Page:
Unleash the Titan

Saturn’s Largest Moon Has the Ingredients to Look Like Earth One Day

by Ashley Luse, age 12 

Titan, Saturn’s largest moon, was discovered in 1655 by Dutch astronomer, Christiaan Huygens. With a simple homemade telescope, he alerted the world to one of many secrets of the universe.

Like most moons of Saturn, Titan does not rotate. Saturn’s strong gravitational pull keeps Titan constantly positioned the same way toward the planet.

The moon is surrounded by a fog of orange clouds. Underneath these clouds is a dense nitrogen atmosphere. Titan gets its orange color by the action of sunlight on methane, which makes up about three percent of its atmosphere. Scientists believe there might be rivers and seas of liquid methane or ethane. Carbon-based molecules rain down on its icy surface with a mean temperature of -290 degrees Fahrenheit.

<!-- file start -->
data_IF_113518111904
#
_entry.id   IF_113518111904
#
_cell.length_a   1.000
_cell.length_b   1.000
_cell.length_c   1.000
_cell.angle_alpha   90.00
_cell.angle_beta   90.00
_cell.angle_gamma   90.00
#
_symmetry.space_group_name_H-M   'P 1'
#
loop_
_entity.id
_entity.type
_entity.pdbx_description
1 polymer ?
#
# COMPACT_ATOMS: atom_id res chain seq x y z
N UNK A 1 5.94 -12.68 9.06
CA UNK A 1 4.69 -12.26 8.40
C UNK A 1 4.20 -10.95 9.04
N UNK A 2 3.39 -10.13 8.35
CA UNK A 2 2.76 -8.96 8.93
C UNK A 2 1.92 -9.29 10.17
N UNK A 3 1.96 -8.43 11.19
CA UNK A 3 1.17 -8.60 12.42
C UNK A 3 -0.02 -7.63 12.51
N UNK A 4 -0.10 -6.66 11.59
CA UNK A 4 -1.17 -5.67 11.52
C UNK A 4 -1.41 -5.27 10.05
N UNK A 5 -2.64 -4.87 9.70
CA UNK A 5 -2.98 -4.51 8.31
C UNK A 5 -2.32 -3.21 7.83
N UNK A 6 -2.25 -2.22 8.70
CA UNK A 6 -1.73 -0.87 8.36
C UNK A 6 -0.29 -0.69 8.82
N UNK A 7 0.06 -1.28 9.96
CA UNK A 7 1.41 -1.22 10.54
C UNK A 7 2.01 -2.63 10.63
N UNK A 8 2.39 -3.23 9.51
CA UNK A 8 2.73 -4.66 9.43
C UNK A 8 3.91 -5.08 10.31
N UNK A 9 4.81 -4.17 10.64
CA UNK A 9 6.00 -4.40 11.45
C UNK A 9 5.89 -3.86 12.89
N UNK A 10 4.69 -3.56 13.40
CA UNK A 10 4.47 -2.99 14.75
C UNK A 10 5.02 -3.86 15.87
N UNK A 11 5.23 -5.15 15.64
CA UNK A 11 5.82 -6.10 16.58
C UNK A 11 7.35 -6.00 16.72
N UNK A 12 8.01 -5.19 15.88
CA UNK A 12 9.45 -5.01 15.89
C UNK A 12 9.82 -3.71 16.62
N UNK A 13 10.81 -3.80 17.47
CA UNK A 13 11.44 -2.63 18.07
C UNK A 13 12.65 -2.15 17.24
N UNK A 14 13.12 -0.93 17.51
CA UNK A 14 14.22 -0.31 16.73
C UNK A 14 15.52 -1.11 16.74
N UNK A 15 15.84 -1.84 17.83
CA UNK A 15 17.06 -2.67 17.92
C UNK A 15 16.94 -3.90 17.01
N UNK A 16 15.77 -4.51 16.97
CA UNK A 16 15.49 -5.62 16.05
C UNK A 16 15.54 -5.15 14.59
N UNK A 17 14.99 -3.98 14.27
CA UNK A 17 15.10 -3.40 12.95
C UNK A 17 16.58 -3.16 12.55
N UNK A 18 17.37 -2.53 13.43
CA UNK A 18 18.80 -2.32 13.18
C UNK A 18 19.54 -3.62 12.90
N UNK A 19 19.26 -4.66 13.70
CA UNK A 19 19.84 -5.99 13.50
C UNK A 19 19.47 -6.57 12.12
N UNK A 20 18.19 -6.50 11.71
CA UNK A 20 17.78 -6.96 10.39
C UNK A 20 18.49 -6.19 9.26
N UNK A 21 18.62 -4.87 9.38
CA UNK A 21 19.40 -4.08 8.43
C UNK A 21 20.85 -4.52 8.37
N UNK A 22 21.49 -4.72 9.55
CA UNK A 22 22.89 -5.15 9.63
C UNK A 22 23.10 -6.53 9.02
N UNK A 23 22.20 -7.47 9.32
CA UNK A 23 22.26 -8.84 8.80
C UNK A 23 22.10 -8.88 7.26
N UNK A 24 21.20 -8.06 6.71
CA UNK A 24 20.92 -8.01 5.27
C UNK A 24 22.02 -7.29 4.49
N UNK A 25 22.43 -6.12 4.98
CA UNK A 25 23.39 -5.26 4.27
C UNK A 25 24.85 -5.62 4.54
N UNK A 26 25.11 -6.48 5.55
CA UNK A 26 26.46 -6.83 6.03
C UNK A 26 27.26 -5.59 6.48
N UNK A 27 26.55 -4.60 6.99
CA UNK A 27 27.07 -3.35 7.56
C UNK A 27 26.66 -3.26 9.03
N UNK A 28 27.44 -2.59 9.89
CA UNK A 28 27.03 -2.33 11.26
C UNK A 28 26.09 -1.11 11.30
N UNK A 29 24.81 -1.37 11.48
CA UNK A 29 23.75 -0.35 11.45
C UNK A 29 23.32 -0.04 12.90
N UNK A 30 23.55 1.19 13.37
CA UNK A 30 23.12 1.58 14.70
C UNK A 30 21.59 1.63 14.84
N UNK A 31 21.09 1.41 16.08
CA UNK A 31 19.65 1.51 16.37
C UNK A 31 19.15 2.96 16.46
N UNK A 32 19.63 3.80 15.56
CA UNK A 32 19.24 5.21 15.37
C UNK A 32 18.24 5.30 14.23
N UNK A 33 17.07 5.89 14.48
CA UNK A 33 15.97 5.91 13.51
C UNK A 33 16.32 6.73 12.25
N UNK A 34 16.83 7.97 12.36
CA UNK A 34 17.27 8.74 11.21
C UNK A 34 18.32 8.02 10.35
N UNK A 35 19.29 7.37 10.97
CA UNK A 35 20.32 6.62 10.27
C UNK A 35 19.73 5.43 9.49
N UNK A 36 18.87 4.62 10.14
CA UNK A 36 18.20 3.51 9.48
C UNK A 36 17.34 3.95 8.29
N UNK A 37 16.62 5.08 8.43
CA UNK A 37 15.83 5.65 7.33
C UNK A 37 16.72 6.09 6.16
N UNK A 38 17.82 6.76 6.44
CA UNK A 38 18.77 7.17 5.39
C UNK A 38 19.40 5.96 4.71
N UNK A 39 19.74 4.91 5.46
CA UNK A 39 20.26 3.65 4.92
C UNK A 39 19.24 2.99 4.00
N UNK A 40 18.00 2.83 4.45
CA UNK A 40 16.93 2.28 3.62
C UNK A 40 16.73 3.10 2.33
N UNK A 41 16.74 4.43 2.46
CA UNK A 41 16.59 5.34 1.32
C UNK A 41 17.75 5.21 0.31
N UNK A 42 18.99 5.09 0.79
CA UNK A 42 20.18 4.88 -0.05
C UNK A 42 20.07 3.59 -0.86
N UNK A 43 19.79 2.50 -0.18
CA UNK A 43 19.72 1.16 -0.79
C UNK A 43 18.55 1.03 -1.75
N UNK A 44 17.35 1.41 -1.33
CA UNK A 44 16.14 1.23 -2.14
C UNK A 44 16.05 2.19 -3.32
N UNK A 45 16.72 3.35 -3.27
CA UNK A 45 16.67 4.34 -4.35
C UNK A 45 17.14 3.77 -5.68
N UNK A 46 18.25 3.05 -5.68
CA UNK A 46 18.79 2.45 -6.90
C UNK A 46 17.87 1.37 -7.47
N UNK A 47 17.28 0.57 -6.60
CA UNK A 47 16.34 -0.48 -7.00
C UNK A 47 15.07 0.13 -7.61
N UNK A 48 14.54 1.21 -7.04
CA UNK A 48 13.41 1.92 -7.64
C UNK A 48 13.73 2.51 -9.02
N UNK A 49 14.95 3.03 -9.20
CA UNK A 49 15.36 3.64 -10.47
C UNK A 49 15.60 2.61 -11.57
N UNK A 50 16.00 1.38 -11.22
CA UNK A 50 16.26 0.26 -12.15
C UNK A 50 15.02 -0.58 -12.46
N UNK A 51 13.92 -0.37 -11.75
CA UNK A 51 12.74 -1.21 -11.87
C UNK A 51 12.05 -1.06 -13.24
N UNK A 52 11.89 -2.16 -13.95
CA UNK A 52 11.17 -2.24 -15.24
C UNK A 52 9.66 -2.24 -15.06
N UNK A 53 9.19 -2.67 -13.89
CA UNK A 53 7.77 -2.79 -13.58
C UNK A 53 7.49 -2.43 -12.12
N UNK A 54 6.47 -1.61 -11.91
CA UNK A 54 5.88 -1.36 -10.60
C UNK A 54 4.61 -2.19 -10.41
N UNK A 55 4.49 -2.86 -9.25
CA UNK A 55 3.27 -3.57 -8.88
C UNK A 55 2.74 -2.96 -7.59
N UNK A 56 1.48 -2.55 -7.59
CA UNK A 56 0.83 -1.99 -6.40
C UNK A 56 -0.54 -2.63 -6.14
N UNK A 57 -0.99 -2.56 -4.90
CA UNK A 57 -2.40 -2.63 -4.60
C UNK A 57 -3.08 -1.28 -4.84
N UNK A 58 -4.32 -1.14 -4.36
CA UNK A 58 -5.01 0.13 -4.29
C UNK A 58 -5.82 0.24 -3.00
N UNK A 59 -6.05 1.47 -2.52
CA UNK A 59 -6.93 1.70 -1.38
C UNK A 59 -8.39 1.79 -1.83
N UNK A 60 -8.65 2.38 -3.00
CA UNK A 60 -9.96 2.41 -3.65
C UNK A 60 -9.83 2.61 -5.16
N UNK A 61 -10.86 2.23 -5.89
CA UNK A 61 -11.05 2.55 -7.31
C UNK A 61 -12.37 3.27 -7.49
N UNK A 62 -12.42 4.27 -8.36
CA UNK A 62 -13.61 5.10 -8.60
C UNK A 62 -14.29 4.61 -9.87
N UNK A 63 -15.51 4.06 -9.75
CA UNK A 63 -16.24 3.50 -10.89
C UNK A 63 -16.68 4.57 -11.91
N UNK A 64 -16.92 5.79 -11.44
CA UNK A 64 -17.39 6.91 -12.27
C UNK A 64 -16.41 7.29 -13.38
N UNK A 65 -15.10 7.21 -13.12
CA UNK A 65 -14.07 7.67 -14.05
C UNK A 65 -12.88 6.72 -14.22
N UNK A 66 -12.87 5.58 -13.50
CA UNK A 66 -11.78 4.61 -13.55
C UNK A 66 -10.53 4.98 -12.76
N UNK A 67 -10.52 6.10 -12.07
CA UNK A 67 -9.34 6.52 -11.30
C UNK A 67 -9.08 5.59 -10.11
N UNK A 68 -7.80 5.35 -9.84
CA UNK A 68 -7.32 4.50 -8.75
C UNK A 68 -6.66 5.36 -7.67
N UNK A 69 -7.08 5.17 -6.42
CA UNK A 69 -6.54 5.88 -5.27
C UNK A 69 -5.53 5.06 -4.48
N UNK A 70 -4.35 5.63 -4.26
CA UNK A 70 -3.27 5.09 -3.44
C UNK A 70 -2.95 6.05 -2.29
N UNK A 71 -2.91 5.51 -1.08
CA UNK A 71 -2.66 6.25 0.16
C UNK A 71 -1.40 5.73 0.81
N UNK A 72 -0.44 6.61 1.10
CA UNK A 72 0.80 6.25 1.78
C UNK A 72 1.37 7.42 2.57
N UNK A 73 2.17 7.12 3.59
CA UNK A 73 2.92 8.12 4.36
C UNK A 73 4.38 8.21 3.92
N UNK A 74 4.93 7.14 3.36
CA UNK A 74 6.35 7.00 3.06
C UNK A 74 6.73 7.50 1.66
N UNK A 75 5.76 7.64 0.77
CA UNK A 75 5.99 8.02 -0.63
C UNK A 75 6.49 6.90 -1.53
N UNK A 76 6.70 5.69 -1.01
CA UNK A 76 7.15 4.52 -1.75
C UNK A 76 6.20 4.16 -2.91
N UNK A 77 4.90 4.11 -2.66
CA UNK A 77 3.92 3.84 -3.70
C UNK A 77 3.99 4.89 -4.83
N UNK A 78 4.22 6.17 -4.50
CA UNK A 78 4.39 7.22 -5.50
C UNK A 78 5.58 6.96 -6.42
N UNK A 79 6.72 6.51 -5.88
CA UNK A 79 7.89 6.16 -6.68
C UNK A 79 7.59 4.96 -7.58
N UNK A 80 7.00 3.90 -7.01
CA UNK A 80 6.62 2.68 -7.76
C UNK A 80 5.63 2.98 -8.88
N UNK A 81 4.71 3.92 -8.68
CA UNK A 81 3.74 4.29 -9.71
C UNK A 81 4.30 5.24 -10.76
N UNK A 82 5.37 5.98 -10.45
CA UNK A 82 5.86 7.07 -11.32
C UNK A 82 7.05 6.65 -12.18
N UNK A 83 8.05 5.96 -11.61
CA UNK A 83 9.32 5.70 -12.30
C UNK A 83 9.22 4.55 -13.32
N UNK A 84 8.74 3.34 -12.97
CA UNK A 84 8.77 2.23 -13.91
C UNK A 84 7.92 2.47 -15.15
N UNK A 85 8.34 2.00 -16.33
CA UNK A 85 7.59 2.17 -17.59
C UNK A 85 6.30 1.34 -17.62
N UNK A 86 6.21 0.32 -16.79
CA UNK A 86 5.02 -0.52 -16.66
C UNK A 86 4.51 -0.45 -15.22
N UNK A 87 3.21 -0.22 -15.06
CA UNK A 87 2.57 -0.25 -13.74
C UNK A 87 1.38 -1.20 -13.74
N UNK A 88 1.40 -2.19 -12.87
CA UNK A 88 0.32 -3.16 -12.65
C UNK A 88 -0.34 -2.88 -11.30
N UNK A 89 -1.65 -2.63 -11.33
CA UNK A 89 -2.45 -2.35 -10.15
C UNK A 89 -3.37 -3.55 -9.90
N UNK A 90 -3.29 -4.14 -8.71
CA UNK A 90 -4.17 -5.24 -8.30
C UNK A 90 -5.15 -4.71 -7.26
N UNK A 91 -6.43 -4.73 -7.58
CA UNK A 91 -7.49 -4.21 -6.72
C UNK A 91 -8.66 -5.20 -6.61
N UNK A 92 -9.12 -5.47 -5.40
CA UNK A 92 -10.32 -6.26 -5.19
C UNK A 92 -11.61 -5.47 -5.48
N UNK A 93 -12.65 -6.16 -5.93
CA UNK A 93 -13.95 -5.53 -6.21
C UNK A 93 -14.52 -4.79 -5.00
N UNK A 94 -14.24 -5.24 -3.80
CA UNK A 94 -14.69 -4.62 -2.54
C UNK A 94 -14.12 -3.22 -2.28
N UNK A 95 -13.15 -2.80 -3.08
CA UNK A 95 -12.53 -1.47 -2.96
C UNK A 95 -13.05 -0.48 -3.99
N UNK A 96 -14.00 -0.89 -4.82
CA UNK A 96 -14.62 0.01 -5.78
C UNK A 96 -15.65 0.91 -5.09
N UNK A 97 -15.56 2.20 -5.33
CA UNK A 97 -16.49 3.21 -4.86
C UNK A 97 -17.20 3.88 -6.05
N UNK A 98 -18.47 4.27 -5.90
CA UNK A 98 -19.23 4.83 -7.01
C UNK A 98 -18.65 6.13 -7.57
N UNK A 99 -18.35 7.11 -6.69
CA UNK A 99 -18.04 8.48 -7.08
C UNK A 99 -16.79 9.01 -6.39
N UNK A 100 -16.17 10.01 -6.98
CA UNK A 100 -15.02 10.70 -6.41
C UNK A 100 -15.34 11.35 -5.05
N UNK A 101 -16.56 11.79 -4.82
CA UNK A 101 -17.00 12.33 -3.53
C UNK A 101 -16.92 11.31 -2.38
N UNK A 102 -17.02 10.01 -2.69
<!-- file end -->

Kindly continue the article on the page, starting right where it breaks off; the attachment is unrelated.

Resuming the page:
The frozen moon has been considered one of the best hopes for finding traces of life in places other than Earth. Like Earth in its early stages, Titan has a dense atmosphere. As the sun nears its end, it will expand and give off more heat and light. This could warm Titan, causing it to become more like Earth. If Titan becomes warmer in the future, the thick clouds of orange haze might clear, allowing more of the sun’s heat and light to reach its surface.

Titan has a good stock of organic, carbon-based molecules that are known to be the building blocks of life. The mixtures of these organic molecules covering its surface could produce life sooner than we think.

[Source: Secrets of the Universe]